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The potential of native parasitoids for the control of Mexican bean beetles: A genetic and ecological approach

Aebi, Alexandre; Shani, Tal; Hansson, Christer LU ; Contreras-Garduno, Jorge; Mansion, Guilhem and Benrey, Betty (2008) In Biological Control 47(3). p.289-297
Abstract
Bruchid beetles in the genus Zabrotes are important pests of field and stored beans all around the world and cause enormous economical losses in Mexico and Central America. Native parasitoids have been successfully used to suppress infestations by bruchid beetles in Africa, but few studies have assessed their potential to reduce seed damage in the New World and no successful biological control programs have been implemented, mainly due to the poor knowledge on their biology, systematics and ecology in this region. In this study, we used molecular tools to describe a new complex of three parasitoid species of bruchid beetles in the genus Horismenus, and investigated the level of gene flow and presence of ecotypes in this complex. We also... (More)
Bruchid beetles in the genus Zabrotes are important pests of field and stored beans all around the world and cause enormous economical losses in Mexico and Central America. Native parasitoids have been successfully used to suppress infestations by bruchid beetles in Africa, but few studies have assessed their potential to reduce seed damage in the New World and no successful biological control programs have been implemented, mainly due to the poor knowledge on their biology, systematics and ecology in this region. In this study, we used molecular tools to describe a new complex of three parasitoid species of bruchid beetles in the genus Horismenus, and investigated the level of gene flow and presence of ecotypes in this complex. We also examined the specific association between species of Horismenus and two sibling species of Zabrotes beetles, in order to evaluate their potential as biological control agents. Microsatellite data support the previous morphological description of three species, H. butcheri, H. missouriensis and H. depressus, but suggest some gene flow between H. missouriensis and H. depressus. Host-plant is shown to be the most important factor determining the ecological distribution of the two Zabrotes species, whereas altitude explains most of the distribution of the three Horismenus species. These results complement our understanding of this tritrophic system, providing a solid base for a potential biological control program using native parasitoids. (C) 2008 Elsevier Inc. All rights reserved. (Less)
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author
organization
publishing date
type
Contribution to journal
publication status
published
subject
keywords
Biological control, Horismenus, Ecological distribution, Cryptic species, Zabrotes, Molecular differentiation, and cultivated beans, Wild
in
Biological Control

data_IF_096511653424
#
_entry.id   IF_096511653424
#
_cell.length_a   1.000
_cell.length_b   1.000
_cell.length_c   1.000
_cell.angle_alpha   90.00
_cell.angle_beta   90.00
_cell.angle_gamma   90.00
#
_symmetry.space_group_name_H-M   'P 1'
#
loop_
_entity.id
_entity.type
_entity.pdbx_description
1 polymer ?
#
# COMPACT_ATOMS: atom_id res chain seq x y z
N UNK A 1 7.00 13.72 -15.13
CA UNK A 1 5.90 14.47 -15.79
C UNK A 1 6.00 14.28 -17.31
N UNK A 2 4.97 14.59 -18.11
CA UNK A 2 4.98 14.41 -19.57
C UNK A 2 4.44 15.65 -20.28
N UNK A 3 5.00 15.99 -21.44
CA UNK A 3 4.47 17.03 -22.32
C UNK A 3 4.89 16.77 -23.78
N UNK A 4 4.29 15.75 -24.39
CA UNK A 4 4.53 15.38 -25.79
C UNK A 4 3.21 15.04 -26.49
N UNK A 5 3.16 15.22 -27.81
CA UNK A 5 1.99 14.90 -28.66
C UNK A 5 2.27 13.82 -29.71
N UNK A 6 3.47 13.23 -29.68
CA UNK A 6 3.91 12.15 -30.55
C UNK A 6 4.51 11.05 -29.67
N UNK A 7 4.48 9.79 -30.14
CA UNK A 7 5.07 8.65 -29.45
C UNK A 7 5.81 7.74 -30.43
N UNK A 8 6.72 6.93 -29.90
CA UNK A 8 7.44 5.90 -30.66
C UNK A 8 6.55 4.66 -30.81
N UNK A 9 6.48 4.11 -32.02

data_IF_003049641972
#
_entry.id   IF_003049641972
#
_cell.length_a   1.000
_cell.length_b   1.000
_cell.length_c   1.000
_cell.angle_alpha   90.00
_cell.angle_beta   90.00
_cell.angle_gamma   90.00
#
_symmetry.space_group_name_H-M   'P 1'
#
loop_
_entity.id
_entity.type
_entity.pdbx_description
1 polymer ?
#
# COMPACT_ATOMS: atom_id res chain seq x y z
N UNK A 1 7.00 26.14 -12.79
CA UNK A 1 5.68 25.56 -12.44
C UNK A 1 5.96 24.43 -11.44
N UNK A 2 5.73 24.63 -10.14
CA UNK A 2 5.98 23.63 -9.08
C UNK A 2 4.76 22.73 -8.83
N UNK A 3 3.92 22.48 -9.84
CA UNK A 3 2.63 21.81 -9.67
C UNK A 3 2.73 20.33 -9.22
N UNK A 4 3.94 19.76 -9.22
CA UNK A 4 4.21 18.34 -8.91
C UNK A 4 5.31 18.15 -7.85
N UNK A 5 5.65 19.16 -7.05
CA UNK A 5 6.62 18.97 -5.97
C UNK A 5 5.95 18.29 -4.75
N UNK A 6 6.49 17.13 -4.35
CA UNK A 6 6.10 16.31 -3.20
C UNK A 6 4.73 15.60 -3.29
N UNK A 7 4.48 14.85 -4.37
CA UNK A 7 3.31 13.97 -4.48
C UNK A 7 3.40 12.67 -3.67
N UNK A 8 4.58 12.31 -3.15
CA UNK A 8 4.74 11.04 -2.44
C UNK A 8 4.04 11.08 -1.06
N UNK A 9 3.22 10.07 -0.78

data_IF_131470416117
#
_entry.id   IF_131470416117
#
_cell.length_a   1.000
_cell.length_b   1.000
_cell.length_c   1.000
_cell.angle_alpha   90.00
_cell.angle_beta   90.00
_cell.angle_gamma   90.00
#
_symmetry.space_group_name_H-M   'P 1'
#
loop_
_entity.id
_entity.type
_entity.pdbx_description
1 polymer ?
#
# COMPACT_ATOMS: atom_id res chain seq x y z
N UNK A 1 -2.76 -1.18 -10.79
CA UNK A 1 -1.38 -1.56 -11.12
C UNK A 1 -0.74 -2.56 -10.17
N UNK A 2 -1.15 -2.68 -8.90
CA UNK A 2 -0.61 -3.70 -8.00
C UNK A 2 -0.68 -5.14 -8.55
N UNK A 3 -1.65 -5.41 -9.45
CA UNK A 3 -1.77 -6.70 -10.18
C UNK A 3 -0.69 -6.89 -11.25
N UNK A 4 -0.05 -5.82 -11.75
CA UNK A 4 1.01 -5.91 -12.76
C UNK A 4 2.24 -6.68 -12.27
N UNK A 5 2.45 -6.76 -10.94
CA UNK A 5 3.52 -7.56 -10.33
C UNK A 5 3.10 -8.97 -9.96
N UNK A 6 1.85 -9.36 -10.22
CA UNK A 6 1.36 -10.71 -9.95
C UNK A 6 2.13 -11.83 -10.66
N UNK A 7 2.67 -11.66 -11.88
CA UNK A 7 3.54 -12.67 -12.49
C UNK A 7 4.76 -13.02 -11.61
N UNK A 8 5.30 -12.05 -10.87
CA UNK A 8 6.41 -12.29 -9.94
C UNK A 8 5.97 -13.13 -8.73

volume
47
issue
3
pages
289 - 297
publisher
Elsevier
external identifiers
  • wos:000261262600005
  • scopus:55249120402
ISSN
1090-2112
DOI
10.1016/j.biocontrol.2008.07.019
language
English
LU publication?
yes
id
26b0d103-bd72-4403-99b3-a0b630ddd8ea (old id 1305750)
date added to LUP
2009-03-23 10:13:31
date last changed
2017-06-11 03:45:43
@article{26b0d103-bd72-4403-99b3-a0b630ddd8ea,
  abstract     = {Bruchid beetles in the genus Zabrotes are important pests of field and stored beans all around the world and cause enormous economical losses in Mexico and Central America. Native parasitoids have been successfully used to suppress infestations by bruchid beetles in Africa, but few studies have assessed their potential to reduce seed damage in the New World and no successful biological control programs have been implemented, mainly due to the poor knowledge on their biology, systematics and ecology in this region. In this study, we used molecular tools to describe a new complex of three parasitoid species of bruchid beetles in the genus Horismenus, and investigated the level of gene flow and presence of ecotypes in this complex. We also examined the specific association between species of Horismenus and two sibling species of Zabrotes beetles, in order to evaluate their potential as biological control agents. Microsatellite data support the previous morphological description of three species, H. butcheri, H. missouriensis and H. depressus, but suggest some gene flow between H. missouriensis and H. depressus. Host-plant is shown to be the most important factor determining the ecological distribution of the two Zabrotes species, whereas altitude explains most of the distribution of the three Horismenus species. These results complement our understanding of this tritrophic system, providing a solid base for a potential biological control program using native parasitoids. (C) 2008 Elsevier Inc. All rights reserved.},
  author       = {Aebi, Alexandre and Shani, Tal and Hansson, Christer and Contreras-Garduno, Jorge and Mansion, Guilhem and Benrey, Betty},
  issn         = {1090-2112},
  keyword      = {Biological control,Horismenus,Ecological distribution,Cryptic species,Zabrotes,Molecular differentiation,and cultivated beans,Wild},
  language     = {eng},
  number       = {3},
  pages        = {289--297},
  publisher    = {Elsevier},
  series       = {Biological Control},
  title        = {The potential of native parasitoids for the control of Mexican bean beetles: A genetic and ecological approach},
  url          = {http://dx.doi.org/10.1016/j.biocontrol.2008.07.019},
  volume       = {47},
  year         = {2008},
}